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Source: After Benzing and Seemann (1978).

Source: After Benzing and Seemann (1978).

exhibited superior cation exchange capacity, higher base saturation values, and a preponderance of N over P and K. Neutral to moderately acid pH prevailed, but may not be typical: suspended humus collected in pluvial forest in northwestern Ecuador produced readings down to 3.8 (Bermudes and Benzing 1989).

Lesica and Antibus (1991) discovered that the epiphytes, including many Bromeliaceae, in humid lowland Costa Rican forest at La Selva root in substrates at least as fertile as those available to co-occurring terrestrial flora. However, the much larger volumes of soil on the ground probably assure greater total supplies for plants. Uneven rates of mineralization (higher below; e.g., Vance and Nadkarni 1990) further distinguish rooting media in the same forests, as does soil reaction. Whether this chemical mosaic contributes significantly, as Lesica and Antibus suggested, to the high diversity of local epiphytes, especially relatively root-dependent Bromeliaceae, remains to be seen.

More extensive sampling than at either Rio Palenque or La Selva allowed Nadkarni (1984) to determine that humic soils (histosols) suspended within the canopy of a lower montane rainforest in Costa Rica contained large fractions of the total on-site pools of several essential ions. A similar pattern prevailed in upper montane cloud forest in Colombia (Hofstede et al. 1993) and in biomass largely attributable to Tillandsia recurvata in the crowns of dwarfed Quercus virginiana in a coastal strand community in southwest Florida (Benzing and Seemann 1978; Table 5.11). Nadkarni also examined key processes that influence the mineralization of suspended humus, specifically the transformation of complexed N into plant-usable forms.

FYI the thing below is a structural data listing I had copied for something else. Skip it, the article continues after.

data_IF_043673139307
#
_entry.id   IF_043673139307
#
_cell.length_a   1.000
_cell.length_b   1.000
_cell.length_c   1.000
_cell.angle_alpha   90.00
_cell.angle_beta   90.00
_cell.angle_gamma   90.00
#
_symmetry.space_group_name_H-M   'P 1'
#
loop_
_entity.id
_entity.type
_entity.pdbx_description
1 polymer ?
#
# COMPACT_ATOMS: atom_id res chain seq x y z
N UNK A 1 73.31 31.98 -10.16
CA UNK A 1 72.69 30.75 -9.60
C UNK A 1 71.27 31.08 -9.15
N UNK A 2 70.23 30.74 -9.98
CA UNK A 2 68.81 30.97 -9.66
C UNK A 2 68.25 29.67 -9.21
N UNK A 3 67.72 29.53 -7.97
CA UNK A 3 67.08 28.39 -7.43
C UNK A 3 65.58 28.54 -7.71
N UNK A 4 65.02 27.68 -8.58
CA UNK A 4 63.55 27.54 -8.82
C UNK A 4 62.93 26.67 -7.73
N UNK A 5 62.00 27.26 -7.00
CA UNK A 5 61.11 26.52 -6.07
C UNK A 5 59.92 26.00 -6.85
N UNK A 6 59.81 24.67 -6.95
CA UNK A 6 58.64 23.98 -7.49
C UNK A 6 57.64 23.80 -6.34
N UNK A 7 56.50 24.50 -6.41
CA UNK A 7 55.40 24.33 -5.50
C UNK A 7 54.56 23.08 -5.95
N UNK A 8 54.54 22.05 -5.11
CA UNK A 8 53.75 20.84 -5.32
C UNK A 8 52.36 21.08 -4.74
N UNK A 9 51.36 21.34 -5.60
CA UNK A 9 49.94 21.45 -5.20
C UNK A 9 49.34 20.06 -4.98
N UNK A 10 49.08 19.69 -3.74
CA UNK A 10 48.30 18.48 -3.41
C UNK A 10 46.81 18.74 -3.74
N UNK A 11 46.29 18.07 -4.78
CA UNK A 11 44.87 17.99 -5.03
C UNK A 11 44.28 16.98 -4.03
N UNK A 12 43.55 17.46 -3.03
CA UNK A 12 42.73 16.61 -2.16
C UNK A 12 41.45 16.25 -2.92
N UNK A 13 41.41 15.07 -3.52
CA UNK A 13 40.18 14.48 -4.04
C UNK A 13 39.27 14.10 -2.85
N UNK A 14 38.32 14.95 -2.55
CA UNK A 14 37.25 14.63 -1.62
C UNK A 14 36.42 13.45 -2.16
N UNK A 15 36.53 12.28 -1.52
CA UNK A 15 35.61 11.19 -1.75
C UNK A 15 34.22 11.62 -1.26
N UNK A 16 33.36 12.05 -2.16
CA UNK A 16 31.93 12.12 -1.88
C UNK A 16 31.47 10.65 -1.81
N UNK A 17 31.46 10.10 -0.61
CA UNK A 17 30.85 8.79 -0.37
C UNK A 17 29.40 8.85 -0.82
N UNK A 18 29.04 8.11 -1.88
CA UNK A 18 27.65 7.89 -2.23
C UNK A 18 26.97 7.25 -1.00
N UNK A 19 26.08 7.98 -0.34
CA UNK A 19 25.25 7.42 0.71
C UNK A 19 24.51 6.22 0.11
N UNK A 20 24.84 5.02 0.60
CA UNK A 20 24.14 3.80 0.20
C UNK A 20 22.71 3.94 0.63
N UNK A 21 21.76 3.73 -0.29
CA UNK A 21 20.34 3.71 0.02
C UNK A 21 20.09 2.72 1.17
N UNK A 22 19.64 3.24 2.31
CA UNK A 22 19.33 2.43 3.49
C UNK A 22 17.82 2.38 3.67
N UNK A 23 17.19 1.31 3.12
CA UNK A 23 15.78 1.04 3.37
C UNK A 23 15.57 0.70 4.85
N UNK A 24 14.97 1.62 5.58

Less nitrification occurred in suspended compared with forest-floor litter, although microbial biomass was about the same in both compartments at Nadkarni's Costa Rican site. Cellulose discs embedded in canopy debris lost less weight than those worked into litter on the ground at the same location (Nadkarni 1986; Vance and Nadkarni 1990). Terrestrial samples weighed 23-45% less after eight weeks, while those incubated within suspended humus over the same interval changed little. Epiphyte-derived soils also harbored fewer detritivores, had lower water but higher fiber content, had a higher carbon/nitrogen ratio, and seemed to be dissipating polyphenols more slowly than phytomass decomposing on the ground. Densities of mites, adult beetles, holometabolous insect larvae, Collembola, amphipods and isopods averaged 2.6 times higher in earth compared with canopy soils. Only ants occurred at about equal densities in both media. Nadkarni and Matelson (1991) further concluded that the his-tosols suspended there largely develop in place. Except for the modest amounts of material intercepted in the shoots of phytotelm bromeliads, shed plant parts mostly fall to the ground.

Contrary to Nadkarni's findings for mats of epiphytes and suspended humus in Costa Rica, Paoletti et al. (1991) documented conditions favorable for rapid litter breakdown in the canopy of cloud forest at two sites in northern Venezuela. Up to fivefold greater detritivore densities (number of animals per unit volume of impounded humus) occurred in the shoots of resident phytotelm Bromeliaceae as on the forest floor (Fig. 8.15). Moreover, dried Psidium foliage placed in nylon mesh bags and incubated in the leaf axils of these epiphytes on average weighed 21-27% less after three months - about the same rate of loss recorded for samples buried in earth soil under the host trees. Additional surveys could help determine whether the soil fauna observed in phytotelm bromeliads also attack debris elsewhere in the canopy.

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